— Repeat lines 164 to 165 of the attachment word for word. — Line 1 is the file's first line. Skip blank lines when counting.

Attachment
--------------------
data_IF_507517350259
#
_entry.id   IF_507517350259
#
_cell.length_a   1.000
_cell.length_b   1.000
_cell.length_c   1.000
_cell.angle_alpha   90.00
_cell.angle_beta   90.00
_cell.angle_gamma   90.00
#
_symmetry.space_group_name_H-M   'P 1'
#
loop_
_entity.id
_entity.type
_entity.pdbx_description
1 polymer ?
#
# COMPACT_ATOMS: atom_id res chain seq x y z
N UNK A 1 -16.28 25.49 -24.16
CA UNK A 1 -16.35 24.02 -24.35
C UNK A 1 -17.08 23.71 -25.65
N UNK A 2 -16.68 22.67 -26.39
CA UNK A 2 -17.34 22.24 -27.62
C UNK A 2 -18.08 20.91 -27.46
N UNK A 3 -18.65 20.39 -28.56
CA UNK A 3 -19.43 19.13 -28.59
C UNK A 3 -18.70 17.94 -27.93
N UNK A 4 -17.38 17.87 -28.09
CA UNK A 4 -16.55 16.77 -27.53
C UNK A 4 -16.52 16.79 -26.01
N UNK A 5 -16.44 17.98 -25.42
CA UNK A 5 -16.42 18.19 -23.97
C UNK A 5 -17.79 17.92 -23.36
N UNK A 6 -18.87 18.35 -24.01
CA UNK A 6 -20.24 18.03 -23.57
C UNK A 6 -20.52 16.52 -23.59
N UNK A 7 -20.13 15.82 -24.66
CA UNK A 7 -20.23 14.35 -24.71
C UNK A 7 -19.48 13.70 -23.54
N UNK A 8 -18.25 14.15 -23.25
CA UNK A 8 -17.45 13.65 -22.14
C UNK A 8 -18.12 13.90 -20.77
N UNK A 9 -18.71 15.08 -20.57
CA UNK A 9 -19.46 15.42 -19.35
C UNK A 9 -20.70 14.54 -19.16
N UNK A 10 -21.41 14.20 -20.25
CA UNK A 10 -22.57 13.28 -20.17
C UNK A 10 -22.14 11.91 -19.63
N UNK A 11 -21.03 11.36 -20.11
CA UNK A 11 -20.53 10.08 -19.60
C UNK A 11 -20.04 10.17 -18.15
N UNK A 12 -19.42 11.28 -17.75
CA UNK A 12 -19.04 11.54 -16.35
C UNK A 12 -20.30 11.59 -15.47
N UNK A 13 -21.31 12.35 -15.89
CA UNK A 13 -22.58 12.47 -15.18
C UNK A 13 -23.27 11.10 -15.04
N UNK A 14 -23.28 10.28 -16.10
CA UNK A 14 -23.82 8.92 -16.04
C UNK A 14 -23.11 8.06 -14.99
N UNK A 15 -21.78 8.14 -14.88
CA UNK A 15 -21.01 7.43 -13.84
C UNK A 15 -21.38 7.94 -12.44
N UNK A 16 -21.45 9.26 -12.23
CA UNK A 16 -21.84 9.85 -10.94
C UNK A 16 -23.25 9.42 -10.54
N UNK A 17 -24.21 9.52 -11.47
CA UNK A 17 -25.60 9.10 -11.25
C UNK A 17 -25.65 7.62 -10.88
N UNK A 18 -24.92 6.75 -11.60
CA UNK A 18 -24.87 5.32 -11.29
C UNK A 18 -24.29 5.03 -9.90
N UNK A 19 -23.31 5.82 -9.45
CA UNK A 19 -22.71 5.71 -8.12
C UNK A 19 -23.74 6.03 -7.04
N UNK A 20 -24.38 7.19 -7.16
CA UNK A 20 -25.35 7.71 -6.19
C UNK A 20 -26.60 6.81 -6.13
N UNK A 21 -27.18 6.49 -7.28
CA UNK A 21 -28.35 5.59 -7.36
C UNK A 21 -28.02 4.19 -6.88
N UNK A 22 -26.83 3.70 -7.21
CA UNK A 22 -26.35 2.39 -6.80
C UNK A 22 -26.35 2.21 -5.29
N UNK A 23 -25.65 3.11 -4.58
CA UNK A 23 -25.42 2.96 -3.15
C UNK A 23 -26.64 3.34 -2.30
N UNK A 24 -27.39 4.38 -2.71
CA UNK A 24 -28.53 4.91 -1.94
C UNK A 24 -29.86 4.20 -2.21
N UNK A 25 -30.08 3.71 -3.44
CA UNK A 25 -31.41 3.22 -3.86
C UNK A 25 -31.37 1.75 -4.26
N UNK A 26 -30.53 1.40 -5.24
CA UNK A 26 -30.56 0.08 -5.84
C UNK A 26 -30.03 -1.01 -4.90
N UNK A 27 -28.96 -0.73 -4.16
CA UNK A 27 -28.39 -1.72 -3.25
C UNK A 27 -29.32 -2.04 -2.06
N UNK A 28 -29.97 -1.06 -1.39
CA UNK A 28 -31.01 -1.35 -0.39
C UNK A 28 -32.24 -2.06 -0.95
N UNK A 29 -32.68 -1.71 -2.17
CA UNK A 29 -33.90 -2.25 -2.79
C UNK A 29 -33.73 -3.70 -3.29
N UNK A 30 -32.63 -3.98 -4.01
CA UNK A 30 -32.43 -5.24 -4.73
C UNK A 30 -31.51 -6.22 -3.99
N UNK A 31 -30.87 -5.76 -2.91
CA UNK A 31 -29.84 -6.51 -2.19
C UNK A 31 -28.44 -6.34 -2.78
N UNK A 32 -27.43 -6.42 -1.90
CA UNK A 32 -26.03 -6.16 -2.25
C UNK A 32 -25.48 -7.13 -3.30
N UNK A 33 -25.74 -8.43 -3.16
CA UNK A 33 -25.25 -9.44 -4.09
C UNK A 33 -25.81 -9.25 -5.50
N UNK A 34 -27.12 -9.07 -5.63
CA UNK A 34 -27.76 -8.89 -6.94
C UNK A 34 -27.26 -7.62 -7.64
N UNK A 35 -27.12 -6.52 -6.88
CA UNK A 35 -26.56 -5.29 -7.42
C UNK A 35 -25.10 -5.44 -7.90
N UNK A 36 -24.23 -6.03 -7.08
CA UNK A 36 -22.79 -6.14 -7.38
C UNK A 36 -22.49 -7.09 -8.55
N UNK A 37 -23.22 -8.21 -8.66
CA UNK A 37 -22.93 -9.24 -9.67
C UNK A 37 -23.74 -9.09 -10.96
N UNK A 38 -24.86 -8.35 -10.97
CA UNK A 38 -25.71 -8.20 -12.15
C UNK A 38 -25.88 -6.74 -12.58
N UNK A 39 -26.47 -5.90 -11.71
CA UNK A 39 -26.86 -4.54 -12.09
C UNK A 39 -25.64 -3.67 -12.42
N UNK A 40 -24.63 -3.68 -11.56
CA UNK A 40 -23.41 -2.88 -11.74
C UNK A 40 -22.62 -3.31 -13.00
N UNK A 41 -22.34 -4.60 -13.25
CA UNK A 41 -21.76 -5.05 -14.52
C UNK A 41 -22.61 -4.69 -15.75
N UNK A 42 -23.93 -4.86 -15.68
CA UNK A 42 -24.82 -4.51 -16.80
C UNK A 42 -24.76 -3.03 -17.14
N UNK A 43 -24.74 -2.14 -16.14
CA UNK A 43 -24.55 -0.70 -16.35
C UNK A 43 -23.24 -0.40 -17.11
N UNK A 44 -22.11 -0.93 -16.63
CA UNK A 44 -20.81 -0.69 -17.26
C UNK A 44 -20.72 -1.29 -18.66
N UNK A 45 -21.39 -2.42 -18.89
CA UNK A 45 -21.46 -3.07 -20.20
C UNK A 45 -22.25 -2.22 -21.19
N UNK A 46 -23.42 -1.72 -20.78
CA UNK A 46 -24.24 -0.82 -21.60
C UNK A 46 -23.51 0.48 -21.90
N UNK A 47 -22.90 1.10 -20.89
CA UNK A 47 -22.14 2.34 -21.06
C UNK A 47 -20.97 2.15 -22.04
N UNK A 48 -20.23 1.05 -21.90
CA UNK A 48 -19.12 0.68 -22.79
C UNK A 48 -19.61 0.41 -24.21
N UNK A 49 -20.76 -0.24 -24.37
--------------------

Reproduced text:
C UNK A 48 -19.61 0.41 -24.21
N UNK A 49 -20.76 -0.24 -24.37